Central Institute for Tuberculosis

Skolkovo, Russia

Central Institute for Tuberculosis

Skolkovo, Russia
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Apt A.S.,Moscow State University | Logunova N.N.,Central Institute for Tuberculosis | Kondratieva T.K.,Central Institute for Tuberculosis
Tuberculosis | Year: 2017

The genetic analysis of susceptibility to infections has proven to be extremely useful for identification of key cells, molecules, pathways, and genes involved in the battle between two genomes – the essence of the infectious process. This is particularly true for tuberculosis and other mycobacterial infections which traditionally attracted much attention from both immunologists and geneticists. In this short review, we observe results of genetic studies performed in human populations and in animal models and compare relative input of forward and reverse genetic approaches in our knowledge about genetic control of and immune responses to mycobacterial infections. © 2017 Elsevier Ltd

Ignatov D.,RAS Shemyakin Ovchinnikov Institute of Bioorganic Chemistry | Malakho S.,Moscow State University | Majorov K.,Central Institute for Tuberculosis | Skvortsov T.,RAS Shemyakin Ovchinnikov Institute of Bioorganic Chemistry | And 2 more authors.
PLoS ONE | Year: 2013

Deep sequencing was implemented to study the transcriptional landscape of Mycobacterium avium. High-resolution transcriptome analysis identified the transcription start points for 652 genes. One third of these genes represented leaderless transcripts, whereas the rest of the transcripts had 5′ UTRs with the mean length of 83 nt. In addition, the 5′ UTRs of 6 genes contained SAM-IV and Ykok types of riboswitches. 87 antisense RNAs and 10 intergenic small RNAs were mapped. 6 intergenic small RNAs, including 4.5S RNA and rnpB, were transcribed at extremely high levels. Although several intergenic sRNAs are conserved in M. avium and M. tuberculosis, both of these species have unique intergenic sRNAs. Moreover, we demonstrated that even conserved small RNAs are regulated differently in these species. Different sets of intergenic sRNAs may underlie differences in physiology between conditionally pathogenic M. avium and highly specialized pathogen M. tuberculosis. © 2013 Ignatov et al.

Kondratieva T.,Central Institute for Tuberculosis | Azhikina T.,RAS Shemyakin Ovchinnikov Institute of Bioorganic Chemistry | Nikonenko B.,Central Institute for Tuberculosis | Kaprelyants A.,Institute of Biochemistry | Apt A.,Central Institute for Tuberculosis
Tuberculosis | Year: 2014

About 90% of all cases of tuberculosis (TB) infection are comprised of latent mycobacterial persistence in the absence of clinical manifestations. In a proportion of latently infected individuals infection eventually reactivates and becomes contagious, seriously influencing epidemiological situation. Mechanisms of Mycobacterium tuberculosis transition to dormancy and TB reactivation are poorly understood, and biological markers of latency remain largely unknown. Data are accumulating that the dynamical equilibrium between the parasite and the host (expressed as a long term asymptomatic infection) and its abrogation (expressed as a reactivation disease) are genetically controlled by both parties. In this short review, the authors summarize the results of experimental studies on genetic regulation of the latent TB infection. © 2014 Elsevier Ltd. All rights reserved.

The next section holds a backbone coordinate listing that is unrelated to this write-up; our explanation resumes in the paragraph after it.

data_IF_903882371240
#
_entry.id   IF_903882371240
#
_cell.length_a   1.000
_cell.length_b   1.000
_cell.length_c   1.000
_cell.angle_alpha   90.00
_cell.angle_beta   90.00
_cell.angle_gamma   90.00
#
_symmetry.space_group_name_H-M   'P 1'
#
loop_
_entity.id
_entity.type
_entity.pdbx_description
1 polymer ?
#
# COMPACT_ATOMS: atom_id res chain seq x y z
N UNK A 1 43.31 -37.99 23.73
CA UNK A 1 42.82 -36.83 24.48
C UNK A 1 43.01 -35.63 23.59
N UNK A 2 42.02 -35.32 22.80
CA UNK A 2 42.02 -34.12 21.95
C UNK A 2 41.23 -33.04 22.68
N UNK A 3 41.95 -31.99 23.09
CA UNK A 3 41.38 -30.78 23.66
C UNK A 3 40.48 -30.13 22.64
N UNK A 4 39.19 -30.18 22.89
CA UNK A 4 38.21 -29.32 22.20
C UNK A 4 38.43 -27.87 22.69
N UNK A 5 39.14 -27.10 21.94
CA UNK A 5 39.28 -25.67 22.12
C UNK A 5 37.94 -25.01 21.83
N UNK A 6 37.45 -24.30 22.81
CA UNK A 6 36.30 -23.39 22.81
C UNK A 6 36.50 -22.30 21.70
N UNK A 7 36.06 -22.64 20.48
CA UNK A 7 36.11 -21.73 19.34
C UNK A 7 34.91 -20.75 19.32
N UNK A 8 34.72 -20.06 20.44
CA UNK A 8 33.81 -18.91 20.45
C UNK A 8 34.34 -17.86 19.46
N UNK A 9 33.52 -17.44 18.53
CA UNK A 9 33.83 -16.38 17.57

Kapina M.A.,Central Institute for Tuberculosis | Rubakova E.I.,Central Institute for Tuberculosis | Majorov K.B.,Central Institute for Tuberculosis | Logunova N.N.,Central Institute for Tuberculosis | Apt A.S.,Central Institute for Tuberculosis
PLoS ONE | Year: 2013

The balance between activation and inhibition of local immune responses in affected tissues during prolonged chronic infections is important for host protection. There is ample evidence that regulatory, tolerogenic dendritic cells (DC) are developed and present in tissues and inhibit overwhelming inflammatory reactions. Also, it was firmly established that stromal microenvironment of many organs is able to induce development of immature regulatory DC (DCreg), an essential element of a general immune regulatory network. However, direct experimental data demonstrating inhibition of immune responses by stroma-instructed immature DCreg in infectious models are scarce, and virtually nothing is known about functioning of this axis of immunity during tuberculosis (TB) infection. In this study, we demonstrate that lung stromal cells are capable of supporting the development in culture of immature CD11b+CD11clowCD103- DCreg from lineage-negative (lin-) bone marrow precursors. DCreg developed on lung stroma isolated from mice of genetically TB-hyper-susceptible I/St and relatively resistant B6 inbred strains inhibited proliferative response of mycobacteria-specific CD4+ T-cell lines a dose-dependent manner. Importantly, the inhibitory activity of B6 DCreg was substantially higher than that of I/St Dcreg. Moreover, when the donors of stromal cells were chronically infected with virulent mycobacteria, the capacity to instruct inhibitory DCreg was retained in B6, but further diminished in I/St stromal cells. DCreg-provided suppression was mediated by a few soluble mediators, including PGE2, NO and IL-10. The content of CD4+Foxp3+ Treg cells in the mediastinal, lung-draining lymph nodes at the advanced stages of chronic infection did not change in I/St, but increased 2-fold in B6 mice, and lung pathology was much more pronounced in the former mice. Taken together, these data provide genetic evidence that the capacity to maintain populations of regulatory cells during M. tuberculosis infection is a part of the host protective strategy. © 2013 Kapina et al.